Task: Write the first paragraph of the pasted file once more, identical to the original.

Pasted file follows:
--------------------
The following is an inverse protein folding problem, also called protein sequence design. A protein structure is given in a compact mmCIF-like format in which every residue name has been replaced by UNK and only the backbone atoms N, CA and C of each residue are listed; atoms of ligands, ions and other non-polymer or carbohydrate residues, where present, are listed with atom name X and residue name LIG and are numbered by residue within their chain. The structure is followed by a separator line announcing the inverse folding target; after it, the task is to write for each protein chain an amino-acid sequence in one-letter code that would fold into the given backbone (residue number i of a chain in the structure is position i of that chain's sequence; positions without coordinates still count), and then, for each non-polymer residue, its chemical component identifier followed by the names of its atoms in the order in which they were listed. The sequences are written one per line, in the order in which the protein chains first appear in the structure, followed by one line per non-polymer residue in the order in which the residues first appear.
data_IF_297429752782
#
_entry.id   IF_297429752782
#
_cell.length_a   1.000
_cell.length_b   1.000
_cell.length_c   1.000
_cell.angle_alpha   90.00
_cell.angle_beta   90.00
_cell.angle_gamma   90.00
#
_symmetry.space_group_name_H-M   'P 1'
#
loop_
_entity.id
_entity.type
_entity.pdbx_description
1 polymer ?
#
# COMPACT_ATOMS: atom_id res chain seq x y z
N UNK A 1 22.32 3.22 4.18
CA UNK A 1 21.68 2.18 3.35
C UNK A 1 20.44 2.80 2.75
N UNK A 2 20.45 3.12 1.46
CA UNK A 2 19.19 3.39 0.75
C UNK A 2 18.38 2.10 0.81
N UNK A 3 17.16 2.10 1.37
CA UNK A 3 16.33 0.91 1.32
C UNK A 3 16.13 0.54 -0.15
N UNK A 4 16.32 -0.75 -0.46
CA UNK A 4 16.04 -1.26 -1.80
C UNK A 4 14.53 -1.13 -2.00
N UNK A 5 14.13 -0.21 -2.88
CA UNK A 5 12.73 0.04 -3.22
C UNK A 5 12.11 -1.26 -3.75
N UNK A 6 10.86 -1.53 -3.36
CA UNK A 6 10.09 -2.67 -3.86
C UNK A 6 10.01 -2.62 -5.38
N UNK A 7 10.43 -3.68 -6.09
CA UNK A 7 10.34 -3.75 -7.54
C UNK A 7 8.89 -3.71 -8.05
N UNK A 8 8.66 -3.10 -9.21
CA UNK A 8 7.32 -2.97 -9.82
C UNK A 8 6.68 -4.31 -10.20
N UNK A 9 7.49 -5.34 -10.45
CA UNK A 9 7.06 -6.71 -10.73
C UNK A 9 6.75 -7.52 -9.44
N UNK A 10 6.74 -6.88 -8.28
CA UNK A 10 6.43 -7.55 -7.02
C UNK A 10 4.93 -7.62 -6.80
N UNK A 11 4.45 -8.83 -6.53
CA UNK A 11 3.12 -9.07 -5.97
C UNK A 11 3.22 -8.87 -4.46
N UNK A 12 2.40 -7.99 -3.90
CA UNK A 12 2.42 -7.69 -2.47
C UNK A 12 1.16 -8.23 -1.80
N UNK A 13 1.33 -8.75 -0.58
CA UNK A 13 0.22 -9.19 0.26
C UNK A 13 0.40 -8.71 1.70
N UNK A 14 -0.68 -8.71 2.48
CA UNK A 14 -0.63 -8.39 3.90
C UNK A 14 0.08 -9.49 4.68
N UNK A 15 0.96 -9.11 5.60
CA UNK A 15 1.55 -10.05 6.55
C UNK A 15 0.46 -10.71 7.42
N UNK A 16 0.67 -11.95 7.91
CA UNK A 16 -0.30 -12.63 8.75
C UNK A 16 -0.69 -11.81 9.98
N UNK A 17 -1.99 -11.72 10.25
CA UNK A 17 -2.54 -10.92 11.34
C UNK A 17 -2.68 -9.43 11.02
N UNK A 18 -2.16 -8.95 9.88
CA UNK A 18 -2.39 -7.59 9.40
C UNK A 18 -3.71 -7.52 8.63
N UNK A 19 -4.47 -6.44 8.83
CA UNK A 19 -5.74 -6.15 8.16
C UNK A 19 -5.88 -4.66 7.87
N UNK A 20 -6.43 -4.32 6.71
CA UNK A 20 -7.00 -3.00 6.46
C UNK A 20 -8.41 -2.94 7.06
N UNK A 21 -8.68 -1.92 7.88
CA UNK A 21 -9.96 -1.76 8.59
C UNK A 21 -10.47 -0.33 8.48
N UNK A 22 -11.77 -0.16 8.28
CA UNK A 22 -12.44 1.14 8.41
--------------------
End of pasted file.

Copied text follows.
The following is an inverse protein folding problem, also called protein sequence design. A protein structure is given in a compact mmCIF-like format in which every residue name has been replaced by UNK and only the backbone atoms N, CA and C of each residue are listed; atoms of ligands, ions and other non-polymer or carbohydrate residues, where present, are listed with atom name X and residue name LIG and are numbered by residue within their chain. The structure is followed by a separator line announcing the inverse folding target; after it, the task is to write for each protein chain an amino-acid sequence in one-letter code that would fold into the given backbone (residue number i of a chain in the structure is position i of that chain's sequence; positions without coordinates still count), and then, for each non-polymer residue, its chemical component identifier followed by the names of its atoms in the order in which they were listed. The sequences are written one per line, in the order in which the protein chains first appear in the structure, followed by one line per non-polymer residue in the order in which the residues first appear.